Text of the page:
Moreover, in fact, among the Indians in Mexico, people can still find the similarities in language and vocabulary between them and the blacks on the West African coast.

A tradition seems to be able to provide corresponding testimony to the above view: it is said that the Malian Empire gradually became strong in the 13th century and became a powerful country with highly developed economy, culture and transportation through military expansion.

After Abu Bakri II ascended the imperial throne, he changed his predecessor’s policy of armed aggression and military expansion and focused on showing off his national strength by sailing.

He mobilized the strength of the whole country and formed a huge fleet of ships in an attempt to conquer the Western sea.

In 1301, he sent his first fleet to the other side of the Atlantic Ocean.

Before leaving, he made a rule to the fleet that no vessel is allowed to turn around if the purpose is not achieved and the fleet’s food and pay are urgent.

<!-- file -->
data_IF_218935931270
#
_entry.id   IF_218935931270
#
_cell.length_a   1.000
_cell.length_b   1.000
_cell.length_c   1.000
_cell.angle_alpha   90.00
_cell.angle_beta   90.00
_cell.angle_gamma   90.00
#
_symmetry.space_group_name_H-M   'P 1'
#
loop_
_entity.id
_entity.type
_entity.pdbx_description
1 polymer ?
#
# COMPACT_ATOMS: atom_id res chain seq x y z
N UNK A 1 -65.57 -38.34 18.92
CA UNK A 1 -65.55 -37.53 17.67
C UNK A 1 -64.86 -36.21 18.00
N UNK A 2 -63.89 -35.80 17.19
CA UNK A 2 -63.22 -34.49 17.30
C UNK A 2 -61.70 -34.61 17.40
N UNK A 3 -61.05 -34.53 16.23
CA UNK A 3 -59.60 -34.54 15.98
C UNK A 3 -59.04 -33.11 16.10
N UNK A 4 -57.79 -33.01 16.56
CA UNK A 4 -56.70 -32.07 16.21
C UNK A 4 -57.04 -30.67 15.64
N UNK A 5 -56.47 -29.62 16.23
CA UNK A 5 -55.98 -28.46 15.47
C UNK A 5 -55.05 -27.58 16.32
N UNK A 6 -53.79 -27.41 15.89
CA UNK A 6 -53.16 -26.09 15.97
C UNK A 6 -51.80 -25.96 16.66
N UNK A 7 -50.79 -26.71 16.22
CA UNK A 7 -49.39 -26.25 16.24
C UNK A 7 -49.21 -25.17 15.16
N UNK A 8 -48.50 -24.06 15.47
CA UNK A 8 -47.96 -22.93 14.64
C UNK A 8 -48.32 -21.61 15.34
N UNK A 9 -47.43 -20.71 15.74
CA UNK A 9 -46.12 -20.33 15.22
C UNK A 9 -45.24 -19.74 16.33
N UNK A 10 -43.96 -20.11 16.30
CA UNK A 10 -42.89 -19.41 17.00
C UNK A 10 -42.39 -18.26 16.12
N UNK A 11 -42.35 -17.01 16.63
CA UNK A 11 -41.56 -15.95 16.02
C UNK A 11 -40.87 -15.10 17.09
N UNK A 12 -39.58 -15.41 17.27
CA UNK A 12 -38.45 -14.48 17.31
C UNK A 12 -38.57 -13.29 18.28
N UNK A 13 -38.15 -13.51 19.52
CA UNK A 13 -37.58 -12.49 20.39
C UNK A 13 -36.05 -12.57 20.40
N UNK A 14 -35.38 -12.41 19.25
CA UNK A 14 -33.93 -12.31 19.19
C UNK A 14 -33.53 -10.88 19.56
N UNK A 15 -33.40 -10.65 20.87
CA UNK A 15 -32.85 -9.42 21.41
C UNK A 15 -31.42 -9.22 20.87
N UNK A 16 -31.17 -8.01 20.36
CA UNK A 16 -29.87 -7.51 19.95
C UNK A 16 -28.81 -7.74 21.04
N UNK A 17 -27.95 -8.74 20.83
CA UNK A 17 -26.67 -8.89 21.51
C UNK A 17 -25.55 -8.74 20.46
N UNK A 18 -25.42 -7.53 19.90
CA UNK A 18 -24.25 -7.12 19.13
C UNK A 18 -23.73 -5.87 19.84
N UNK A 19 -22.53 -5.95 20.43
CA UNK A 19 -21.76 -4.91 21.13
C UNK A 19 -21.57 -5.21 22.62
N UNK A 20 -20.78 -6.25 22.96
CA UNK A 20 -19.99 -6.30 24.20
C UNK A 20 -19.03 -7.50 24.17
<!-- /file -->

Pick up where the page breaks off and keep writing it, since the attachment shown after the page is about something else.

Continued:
Soon after the fleet set sail, only the captain of one ship returned, and the rest sailed to the other side of the Atlantic Ocean.

The following year, Abu Bakri II personally led the black fleet to set sail to the other side of the ocean again because he could not get the news of the fleet.

After he left, the Malian Empire never heard from the king again.

Seltima inferred that the two fleets arrived in Latin America successively, and these Malians were the blacks in the new continent reported to the Spanish royal family by Columbus and Nunes.

In addition, after testing, the spearheads used by blacks brought back by Columbus from espaniola island are consistent with those used by the local people when King abubakari II of Mali set out from the coast of Guinea in West Africa, which also proves seltima’s view from one side.

However, some American experts and scholars disagree with seltima.

Professor Michael koye of Yale University, a famous scholar studying Olmec culture in Mexico, believes that a group of huge stone man heads found in the primitive jungle along the Atlantic coast in eastern Mexico are not the same.